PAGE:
At the step 1004, the error flag (FLEFL) is checked. If the error flag FLEFL is not set, anti-skid brake control is performed at a step 1006. During execution of this step 1006, the main program of FIG. 16 and the main routine of FIG. 18 are executed.

After one cycle of anti-skid brake control operation at the step 1006, the error flag FLEFR in the controller unit 204 for anti-skid controlling the front-right wheel is checked at a step 1008. If not set, the error flag FLER of the rear wheel controller unit 206 is checked at a step 1010. If both of the error flags FLEFR and FLER are not set, execution of the fail-safe program ends.

If the error flag FLEFR is set when checked at the step 1008, then the operation flag FLAS in the flag register 257 is checked at a step 1012. If the flag FLAS is set, then the program ends. On the other hand, if the operation flag FLAS is not set, the operation mode is switched to manual operation, so that anti-skid brake control is disabled and braking pressure is adjusted solely by manual operation, at a step 1014. Thereafter, at a step 1016, the disable flag FLDIS in the flag register 255 is set. After the step 1016, the program ends.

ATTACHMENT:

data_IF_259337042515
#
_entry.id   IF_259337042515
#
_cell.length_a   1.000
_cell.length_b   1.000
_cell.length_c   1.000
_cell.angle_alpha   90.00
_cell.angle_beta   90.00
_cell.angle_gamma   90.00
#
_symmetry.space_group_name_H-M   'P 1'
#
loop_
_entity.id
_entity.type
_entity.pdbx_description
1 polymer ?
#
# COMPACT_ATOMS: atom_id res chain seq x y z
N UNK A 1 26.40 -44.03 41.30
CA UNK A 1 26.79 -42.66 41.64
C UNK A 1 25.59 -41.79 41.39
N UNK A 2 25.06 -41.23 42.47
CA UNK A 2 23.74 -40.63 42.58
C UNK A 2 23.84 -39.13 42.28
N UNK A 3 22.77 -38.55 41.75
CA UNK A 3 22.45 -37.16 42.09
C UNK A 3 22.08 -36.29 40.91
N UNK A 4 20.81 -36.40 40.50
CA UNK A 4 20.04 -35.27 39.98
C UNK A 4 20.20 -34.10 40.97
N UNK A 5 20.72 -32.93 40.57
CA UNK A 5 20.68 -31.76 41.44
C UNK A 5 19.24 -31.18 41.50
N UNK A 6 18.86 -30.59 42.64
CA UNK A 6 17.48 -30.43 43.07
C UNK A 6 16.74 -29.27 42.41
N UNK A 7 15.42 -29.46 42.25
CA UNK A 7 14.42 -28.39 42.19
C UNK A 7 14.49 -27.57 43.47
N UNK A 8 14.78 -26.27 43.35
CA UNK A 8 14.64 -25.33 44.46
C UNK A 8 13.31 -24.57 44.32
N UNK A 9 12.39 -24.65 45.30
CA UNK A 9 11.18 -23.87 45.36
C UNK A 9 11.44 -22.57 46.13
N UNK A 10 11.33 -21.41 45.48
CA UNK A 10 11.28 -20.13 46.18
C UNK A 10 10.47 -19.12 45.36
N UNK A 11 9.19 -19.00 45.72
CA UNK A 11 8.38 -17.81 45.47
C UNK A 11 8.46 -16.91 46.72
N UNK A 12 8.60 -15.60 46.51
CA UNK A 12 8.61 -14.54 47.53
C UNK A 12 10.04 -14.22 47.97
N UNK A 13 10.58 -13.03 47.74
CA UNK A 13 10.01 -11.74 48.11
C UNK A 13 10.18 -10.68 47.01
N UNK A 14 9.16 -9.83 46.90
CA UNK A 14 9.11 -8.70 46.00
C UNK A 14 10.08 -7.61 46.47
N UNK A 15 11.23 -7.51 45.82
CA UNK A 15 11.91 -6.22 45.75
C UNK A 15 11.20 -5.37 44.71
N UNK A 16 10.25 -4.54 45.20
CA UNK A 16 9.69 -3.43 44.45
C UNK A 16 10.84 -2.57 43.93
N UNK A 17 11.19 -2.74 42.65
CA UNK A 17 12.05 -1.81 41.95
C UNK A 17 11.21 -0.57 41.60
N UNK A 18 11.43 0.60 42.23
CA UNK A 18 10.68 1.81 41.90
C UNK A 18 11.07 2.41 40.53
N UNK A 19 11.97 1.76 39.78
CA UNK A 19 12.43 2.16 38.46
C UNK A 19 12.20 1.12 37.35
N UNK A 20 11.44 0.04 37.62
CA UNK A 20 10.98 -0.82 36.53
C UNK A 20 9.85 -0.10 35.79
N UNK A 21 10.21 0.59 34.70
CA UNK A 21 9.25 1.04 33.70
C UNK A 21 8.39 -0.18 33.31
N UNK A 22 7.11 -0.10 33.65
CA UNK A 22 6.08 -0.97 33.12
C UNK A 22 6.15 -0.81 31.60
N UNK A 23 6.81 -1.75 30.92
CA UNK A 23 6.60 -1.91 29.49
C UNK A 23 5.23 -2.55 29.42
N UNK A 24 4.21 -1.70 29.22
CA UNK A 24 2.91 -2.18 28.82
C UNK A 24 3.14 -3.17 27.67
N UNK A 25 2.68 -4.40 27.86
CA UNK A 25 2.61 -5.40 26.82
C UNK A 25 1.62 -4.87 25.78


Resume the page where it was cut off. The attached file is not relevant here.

On the other hand, if the error flag FLER is set when checked at the step 1010, control again passes to the step 1014 to switch operation into the manual mode.

If the disable flag FLSID is set at step 1001 or the error flag FLEFL is set at the step 1004, the operational mode is switched to the manual mode at a step 1018 and the disable flag FLDIS of controller 202 is set at step 1020. Then, the disable flags FLDIS in the corresponding flag registers in the controller units 204 and 206 are checked at a step 1022. After both of the disable flags FLDIS are set, then a fault alarm monitor 17 is turned ON to indicate that the anti-skid control is disabled at a step 1024. Thereafter, execution of the fail-safe program ends.

It should be noted that the controller unit 204 will execute a fail-safe program analogous, but not identical, to the one described above.